Just like any other academic assignment, a marketing term paper has a relatively fixed structure. It can vary from college to college, but usually you will have to deal with the same set of sections:
Let’s elaborate on them.
Outline is a detailed plan of your paper. Here you specify what you should write in each part of the paper. Pay special attention to introduction and thesis statement – they are short but extremely important as a part of a bigger picture. Body paragraphs can do with simple enumeration of main points to mention lest you forget them and logical connections between paragraphs.
Some students omit writing the outline, but it is a mistake – if you have it, you won’t forget a single point and will be able to immediately see if some parts of the paper seem illogical or disconnected.
Marketing is not different from any other academic discipline in this respect – an introduction should catch the reader’s attention and lead him up to your thesis statement. However, you shouldn’t forget that a term paper is a piece of scientific work first and foremost, which means that funny, whimsical and/or quirky introductions are out of the question. However, using a line like “My term paper is about the importance of logos in creation of brand identity” is also a bad idea.
A good middle ground is to refer to an interesting fact related to the topic of your paper that suggests the direction in which you are going to take your argument, e.g., “In 2010 Gap launched a new logo, trying to follow the trend and look more modern. It lasted for two days before they had to revert to the old one following a massive public backlash”.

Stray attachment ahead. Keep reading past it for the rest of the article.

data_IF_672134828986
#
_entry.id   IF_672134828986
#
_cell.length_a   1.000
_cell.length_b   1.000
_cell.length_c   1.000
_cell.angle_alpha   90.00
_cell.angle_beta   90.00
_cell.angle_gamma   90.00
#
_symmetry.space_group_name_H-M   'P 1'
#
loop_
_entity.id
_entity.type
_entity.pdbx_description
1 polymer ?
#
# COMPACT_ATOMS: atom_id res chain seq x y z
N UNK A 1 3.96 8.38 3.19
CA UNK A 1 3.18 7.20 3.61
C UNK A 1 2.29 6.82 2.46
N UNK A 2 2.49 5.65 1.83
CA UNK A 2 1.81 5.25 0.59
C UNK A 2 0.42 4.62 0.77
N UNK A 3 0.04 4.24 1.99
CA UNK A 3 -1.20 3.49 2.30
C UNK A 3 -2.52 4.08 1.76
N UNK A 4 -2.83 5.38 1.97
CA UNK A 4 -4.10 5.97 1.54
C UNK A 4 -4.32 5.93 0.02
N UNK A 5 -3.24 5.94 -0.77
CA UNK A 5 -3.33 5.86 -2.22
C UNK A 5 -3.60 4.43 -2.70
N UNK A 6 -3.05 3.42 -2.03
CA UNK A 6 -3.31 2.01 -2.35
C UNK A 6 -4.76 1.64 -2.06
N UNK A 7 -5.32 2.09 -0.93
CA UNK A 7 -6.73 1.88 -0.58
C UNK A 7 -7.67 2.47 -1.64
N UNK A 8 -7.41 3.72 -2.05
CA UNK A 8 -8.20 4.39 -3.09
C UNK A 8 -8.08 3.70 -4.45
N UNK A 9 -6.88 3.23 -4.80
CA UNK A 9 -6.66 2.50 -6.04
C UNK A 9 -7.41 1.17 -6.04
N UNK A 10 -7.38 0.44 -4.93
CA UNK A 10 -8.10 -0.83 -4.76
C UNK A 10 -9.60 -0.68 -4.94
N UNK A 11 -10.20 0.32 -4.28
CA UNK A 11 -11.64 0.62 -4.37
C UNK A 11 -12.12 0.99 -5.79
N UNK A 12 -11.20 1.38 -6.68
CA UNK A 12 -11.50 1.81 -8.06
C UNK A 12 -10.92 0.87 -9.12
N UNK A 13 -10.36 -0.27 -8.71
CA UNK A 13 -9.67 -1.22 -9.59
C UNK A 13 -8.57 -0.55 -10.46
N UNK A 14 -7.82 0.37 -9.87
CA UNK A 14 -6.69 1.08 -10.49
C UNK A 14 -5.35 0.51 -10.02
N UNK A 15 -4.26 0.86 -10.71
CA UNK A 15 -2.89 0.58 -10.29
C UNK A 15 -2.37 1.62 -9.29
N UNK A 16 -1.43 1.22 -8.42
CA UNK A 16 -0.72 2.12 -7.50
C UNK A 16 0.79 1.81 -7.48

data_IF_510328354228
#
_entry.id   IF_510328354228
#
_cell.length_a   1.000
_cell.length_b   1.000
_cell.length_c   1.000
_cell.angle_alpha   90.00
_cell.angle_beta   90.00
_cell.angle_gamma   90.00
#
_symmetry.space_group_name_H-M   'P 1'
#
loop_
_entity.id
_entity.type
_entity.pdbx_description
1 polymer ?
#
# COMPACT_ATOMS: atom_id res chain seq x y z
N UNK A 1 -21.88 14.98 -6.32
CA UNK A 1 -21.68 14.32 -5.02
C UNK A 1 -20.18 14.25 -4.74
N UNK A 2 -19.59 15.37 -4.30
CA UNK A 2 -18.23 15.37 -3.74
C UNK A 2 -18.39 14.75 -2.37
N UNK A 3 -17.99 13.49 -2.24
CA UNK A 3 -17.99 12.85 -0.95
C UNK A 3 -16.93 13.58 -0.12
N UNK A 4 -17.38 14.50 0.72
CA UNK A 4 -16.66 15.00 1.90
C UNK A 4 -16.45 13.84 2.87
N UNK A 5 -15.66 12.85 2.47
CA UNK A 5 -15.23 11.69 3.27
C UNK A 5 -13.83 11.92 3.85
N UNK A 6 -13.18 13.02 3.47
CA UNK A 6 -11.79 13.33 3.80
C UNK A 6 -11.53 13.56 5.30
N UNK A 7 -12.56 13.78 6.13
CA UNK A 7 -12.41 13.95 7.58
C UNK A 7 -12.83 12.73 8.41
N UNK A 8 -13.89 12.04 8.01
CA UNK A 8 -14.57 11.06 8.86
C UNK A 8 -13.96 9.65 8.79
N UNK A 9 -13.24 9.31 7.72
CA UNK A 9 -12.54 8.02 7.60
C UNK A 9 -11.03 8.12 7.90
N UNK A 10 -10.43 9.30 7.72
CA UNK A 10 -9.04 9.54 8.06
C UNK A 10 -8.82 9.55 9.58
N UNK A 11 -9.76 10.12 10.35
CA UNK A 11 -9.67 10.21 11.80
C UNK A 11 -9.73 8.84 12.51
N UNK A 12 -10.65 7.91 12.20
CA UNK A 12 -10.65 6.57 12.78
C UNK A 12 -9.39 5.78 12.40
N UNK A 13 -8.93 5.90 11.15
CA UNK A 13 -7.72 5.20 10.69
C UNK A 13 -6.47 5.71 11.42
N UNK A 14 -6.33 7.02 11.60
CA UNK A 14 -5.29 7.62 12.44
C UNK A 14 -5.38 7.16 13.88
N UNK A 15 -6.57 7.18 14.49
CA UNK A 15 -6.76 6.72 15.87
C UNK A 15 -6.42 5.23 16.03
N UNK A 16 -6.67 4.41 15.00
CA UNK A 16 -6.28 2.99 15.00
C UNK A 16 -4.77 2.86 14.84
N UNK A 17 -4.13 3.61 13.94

Contrary to popular misunderstanding, a thesis statement doesn’t simply repeat the topic of your paper. It is an idea you’ve come to, an assertion you make after doing the research on the topic, a statement of the truth which you try to prove in your paper. It should follow a few basic rules:
The most widespread way of writing body paragraphs is as follows:
As you may see, normally you should clearly delineate paragraphs so that each deals with an individual point. It makes it easier to both write and read your paper.
When writing, follow these principles:
Usually conclusion is more or less a recap of the introduction: you return to your original point, refer to the evidence you’ve found and discussed in the course of a paper, decide if you’ve managed to prove your point and point out any outstanding issues that may remain.
Revision is no less important than writing; probably more so. Unfortunately, many students don’t understand this and get worse grades than they potentially can with proper proofreading and revision. If you want to increase the chances of success for your marketing term paper, follow these suggestions:
You can learn to write high-quality marketing term paper through lots and lots of practice – but with the help of this marketing term paper writing guide, you can start out better off than most of your peers.